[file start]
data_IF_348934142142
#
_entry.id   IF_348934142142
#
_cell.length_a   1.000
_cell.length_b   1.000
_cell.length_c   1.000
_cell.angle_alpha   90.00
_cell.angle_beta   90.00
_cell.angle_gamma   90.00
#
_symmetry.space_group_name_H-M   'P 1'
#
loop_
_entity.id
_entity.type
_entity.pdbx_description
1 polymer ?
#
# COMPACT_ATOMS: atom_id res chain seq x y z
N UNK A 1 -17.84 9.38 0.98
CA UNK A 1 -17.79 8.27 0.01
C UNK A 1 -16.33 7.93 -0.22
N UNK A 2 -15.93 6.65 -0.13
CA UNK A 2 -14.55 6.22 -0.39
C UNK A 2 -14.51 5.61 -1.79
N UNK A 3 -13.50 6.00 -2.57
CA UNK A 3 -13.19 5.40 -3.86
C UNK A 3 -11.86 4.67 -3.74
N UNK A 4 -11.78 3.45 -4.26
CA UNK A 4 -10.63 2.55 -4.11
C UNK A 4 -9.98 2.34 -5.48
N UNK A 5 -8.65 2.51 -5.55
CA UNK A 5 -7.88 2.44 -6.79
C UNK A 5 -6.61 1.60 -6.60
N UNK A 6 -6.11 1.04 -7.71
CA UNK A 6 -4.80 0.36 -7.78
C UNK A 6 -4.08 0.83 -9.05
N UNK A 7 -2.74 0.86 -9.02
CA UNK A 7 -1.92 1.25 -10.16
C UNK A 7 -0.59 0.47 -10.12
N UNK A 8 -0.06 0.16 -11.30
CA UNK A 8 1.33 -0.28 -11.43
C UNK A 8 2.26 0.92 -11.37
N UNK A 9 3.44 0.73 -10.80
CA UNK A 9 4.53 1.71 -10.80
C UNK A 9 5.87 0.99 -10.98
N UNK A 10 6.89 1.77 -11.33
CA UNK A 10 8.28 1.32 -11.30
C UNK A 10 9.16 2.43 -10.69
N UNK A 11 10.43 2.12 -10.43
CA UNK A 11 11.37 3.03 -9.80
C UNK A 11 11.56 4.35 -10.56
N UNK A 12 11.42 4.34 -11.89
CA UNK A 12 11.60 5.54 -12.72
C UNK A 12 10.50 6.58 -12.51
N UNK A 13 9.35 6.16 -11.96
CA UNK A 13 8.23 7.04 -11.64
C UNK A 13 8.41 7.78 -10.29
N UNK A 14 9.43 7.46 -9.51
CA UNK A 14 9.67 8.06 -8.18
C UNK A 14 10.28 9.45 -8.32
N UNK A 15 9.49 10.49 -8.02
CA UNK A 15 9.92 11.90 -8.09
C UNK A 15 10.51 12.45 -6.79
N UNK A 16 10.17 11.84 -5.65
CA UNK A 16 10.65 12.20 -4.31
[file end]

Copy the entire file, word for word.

data_IF_348934142142
#
_entry.id   IF_348934142142
#
_cell.length_a   1.000
_cell.length_b   1.000
_cell.length_c   1.000
_cell.angle_alpha   90.00
_cell.angle_beta   90.00
_cell.angle_gamma   90.00
#
_symmetry.space_group_name_H-M   'P 1'
#
loop_
_entity.id
_entity.type
_entity.pdbx_description
1 polymer ?
#
# COMPACT_ATOMS: atom_id res chain seq x y z
N UNK A 1 -17.84 9.38 0.98
CA UNK A 1 -17.79 8.27 0.01
C UNK A 1 -16.33 7.93 -0.22
N UNK A 2 -15.93 6.65 -0.13
CA UNK A 2 -14.55 6.22 -0.39
C UNK A 2 -14.51 5.61 -1.79
N UNK A 3 -13.50 6.00 -2.57
CA UNK A 3 -13.19 5.40 -3.86
C UNK A 3 -11.86 4.67 -3.74
N UNK A 4 -11.78 3.45 -4.26
CA UNK A 4 -10.63 2.55 -4.11
C UNK A 4 -9.98 2.34 -5.48
N UNK A 5 -8.65 2.51 -5.55
CA UNK A 5 -7.88 2.44 -6.79
C UNK A 5 -6.61 1.60 -6.60
N UNK A 6 -6.11 1.04 -7.71
CA UNK A 6 -4.80 0.36 -7.78
C UNK A 6 -4.08 0.83 -9.05
N UNK A 7 -2.74 0.86 -9.02
CA UNK A 7 -1.92 1.25 -10.16
C UNK A 7 -0.59 0.47 -10.12
N UNK A 8 -0.06 0.16 -11.30
CA UNK A 8 1.33 -0.28 -11.43
C UNK A 8 2.26 0.92 -11.37
N UNK A 9 3.44 0.73 -10.80
CA UNK A 9 4.53 1.71 -10.80
C UNK A 9 5.87 0.99 -10.98
N UNK A 10 6.89 1.77 -11.33
CA UNK A 10 8.28 1.32 -11.30
C UNK A 10 9.16 2.43 -10.69
N UNK A 11 10.43 2.12 -10.43
CA UNK A 11 11.37 3.03 -9.80
C UNK A 11 11.56 4.35 -10.56
N UNK A 12 11.42 4.34 -11.89
CA UNK A 12 11.60 5.54 -12.72
C UNK A 12 10.50 6.58 -12.51
N UNK A 13 9.35 6.16 -11.96
CA UNK A 13 8.23 7.04 -11.64
C UNK A 13 8.41 7.78 -10.29
N UNK A 14 9.43 7.46 -9.51
CA UNK A 14 9.67 8.06 -8.18
C UNK A 14 10.28 9.45 -8.32
N UNK A 15 9.49 10.49 -8.02
CA UNK A 15 9.92 11.90 -8.09
C UNK A 15 10.51 12.45 -6.79
N UNK A 16 10.17 11.84 -5.65
CA UNK A 16 10.65 12.20 -4.31